Now the AEC had to figure out how to create what Truman wanted. The best that bomb designers had come up with so far was a hybrid design in which the fuel for a potential hydrogen bomb would instead boost the yield of a conventional atomic weapon. Teller had already invented a spherical design for a weapon of this type, called the Alarm Clock. A trial of the booster principle was on the agenda for the next set of atomic tests, which were to take place in 1951. But the unlimited yield of a true H-bomb remained out of reach.
Then, early in 1951, Teller found what he needed, with help from the mathematician Stanislaw Ulam. The key, known as the Teller-Ulam principle, used the intense flood of X rays from an atomic explosion to compress the core of a bomb with far greater force than could be accomplished with the usual method of high explosives. In 1952 this breakthrough led to Ivy Mike, a true fusion device that exploded with a yield of 10.4 megatons. This was nearly a thousand times the yield of Hiroshima; it was so powerful that no one was allowed closer than 30 miles from the test site.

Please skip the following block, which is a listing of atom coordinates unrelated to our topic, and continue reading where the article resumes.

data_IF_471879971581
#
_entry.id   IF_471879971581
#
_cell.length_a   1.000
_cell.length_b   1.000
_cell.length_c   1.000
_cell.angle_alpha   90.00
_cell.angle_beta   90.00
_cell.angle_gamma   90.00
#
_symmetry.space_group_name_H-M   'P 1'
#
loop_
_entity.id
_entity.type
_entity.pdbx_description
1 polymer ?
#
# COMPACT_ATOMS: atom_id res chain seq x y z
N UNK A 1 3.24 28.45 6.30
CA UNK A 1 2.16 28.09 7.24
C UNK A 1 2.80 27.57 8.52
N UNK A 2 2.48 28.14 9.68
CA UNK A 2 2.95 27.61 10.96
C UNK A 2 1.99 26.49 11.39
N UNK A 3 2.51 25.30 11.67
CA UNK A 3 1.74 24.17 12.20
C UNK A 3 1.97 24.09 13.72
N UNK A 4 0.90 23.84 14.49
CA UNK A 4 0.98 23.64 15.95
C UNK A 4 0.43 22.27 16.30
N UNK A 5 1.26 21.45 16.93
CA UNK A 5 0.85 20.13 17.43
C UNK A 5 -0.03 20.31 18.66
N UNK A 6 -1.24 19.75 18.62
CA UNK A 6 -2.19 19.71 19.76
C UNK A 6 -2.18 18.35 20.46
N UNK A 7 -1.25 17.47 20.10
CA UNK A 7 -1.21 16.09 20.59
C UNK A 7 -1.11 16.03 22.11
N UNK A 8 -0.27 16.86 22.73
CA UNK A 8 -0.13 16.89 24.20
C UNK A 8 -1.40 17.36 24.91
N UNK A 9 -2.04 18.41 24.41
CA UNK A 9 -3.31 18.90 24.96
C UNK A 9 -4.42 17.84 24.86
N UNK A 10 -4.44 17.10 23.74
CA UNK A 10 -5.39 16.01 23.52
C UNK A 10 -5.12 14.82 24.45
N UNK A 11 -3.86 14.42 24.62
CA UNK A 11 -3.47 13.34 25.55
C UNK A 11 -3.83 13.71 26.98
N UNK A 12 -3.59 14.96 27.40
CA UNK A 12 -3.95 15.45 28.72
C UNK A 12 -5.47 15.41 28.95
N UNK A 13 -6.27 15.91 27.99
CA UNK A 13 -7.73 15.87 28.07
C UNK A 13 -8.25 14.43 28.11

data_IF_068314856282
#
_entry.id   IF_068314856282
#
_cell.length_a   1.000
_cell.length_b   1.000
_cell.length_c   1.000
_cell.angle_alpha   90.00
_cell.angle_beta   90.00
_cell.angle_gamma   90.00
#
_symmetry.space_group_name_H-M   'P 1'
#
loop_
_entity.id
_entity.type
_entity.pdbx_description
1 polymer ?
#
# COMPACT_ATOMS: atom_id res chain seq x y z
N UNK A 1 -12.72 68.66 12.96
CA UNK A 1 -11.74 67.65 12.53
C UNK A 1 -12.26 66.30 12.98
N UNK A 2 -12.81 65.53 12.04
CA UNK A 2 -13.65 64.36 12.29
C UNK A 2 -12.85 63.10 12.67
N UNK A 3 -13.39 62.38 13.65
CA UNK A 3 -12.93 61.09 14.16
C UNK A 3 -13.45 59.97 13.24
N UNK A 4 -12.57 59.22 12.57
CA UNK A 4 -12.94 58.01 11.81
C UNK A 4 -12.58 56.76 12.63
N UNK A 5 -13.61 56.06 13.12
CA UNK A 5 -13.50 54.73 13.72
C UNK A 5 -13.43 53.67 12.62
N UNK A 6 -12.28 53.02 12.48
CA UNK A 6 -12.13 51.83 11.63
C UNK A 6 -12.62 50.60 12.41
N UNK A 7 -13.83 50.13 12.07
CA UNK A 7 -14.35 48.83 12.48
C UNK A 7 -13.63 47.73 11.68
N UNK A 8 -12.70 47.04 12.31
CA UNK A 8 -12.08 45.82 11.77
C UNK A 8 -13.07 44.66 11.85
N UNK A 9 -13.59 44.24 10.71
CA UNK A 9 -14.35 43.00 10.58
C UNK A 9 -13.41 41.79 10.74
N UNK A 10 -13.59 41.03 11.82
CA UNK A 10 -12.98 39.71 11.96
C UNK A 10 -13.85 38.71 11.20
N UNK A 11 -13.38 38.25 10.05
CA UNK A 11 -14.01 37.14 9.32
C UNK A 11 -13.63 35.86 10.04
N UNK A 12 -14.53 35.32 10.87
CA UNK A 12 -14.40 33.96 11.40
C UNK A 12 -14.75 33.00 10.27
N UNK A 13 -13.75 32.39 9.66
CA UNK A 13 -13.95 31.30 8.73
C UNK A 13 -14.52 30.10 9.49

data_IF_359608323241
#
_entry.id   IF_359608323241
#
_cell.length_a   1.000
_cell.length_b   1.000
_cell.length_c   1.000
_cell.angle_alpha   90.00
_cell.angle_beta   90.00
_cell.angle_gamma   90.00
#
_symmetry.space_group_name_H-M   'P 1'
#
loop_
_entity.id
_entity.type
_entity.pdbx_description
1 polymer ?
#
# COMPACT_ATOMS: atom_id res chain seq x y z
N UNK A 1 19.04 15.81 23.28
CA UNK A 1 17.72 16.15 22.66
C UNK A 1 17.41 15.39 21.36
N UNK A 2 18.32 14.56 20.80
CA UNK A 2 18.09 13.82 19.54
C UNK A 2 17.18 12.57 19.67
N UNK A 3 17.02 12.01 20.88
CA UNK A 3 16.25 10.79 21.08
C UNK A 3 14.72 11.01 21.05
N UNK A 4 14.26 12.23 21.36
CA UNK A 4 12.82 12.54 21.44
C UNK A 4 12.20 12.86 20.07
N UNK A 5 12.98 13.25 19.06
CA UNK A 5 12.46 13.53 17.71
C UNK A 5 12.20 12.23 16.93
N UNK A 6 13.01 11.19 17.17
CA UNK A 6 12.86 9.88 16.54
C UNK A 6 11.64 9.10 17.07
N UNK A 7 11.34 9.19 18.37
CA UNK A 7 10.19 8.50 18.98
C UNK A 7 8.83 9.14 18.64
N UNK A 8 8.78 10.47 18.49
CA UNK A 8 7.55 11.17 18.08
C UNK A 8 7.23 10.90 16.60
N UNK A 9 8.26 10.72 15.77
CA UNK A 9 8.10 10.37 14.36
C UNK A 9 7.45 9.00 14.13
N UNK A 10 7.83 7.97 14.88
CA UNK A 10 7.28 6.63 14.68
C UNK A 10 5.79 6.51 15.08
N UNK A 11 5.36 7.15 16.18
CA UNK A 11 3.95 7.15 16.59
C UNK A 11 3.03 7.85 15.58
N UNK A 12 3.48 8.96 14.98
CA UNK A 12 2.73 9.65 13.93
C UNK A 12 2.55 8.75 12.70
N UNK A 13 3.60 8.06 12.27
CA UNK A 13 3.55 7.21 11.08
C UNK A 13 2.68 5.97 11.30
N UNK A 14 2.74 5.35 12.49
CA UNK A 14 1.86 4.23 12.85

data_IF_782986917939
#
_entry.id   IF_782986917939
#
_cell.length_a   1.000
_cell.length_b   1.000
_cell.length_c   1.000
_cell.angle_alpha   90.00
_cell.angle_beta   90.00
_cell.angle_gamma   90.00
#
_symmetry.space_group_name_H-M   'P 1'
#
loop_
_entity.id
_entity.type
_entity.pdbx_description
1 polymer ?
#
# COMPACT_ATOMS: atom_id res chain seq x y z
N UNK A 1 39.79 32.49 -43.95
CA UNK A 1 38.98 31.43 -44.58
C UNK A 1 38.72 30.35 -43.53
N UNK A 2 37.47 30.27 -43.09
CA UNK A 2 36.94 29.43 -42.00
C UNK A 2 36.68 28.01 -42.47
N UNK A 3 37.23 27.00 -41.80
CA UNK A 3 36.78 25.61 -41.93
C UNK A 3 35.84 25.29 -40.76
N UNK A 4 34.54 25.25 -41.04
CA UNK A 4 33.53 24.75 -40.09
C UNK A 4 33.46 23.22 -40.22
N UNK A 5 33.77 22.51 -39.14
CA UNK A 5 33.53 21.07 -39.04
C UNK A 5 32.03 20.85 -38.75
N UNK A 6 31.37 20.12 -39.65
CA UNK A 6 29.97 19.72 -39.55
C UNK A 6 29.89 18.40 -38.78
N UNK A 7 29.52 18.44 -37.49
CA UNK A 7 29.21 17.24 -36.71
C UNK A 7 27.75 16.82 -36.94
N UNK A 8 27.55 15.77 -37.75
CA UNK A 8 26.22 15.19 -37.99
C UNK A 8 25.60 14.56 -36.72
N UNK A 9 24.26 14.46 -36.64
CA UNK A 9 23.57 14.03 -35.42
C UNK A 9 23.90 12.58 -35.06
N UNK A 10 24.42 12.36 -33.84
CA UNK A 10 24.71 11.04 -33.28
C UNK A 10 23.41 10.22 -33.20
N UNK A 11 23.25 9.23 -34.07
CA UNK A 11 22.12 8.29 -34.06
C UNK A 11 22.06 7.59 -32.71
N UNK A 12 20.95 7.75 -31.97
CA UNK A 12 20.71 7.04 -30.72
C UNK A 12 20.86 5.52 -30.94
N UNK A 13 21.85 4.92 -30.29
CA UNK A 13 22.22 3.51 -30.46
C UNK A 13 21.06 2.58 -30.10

The Soviets, meanwhile, were continuing to develop and test atomic bombs, and the U.S. Air Force was keeping watch. The first Soviet test had been given the name Joe 1, after Stalin. In September 1951 came Joe 2. This time the core proved to be made of uranium 235 rather than plutonium, producing twice the yield of the 1949 shot. The next month Joe 3, which had a composite core, was air-dropped. Those two 1951 tests were used to decide the design of the Soviet Union’s first production atomic bomb, which was issued to the military in 1953.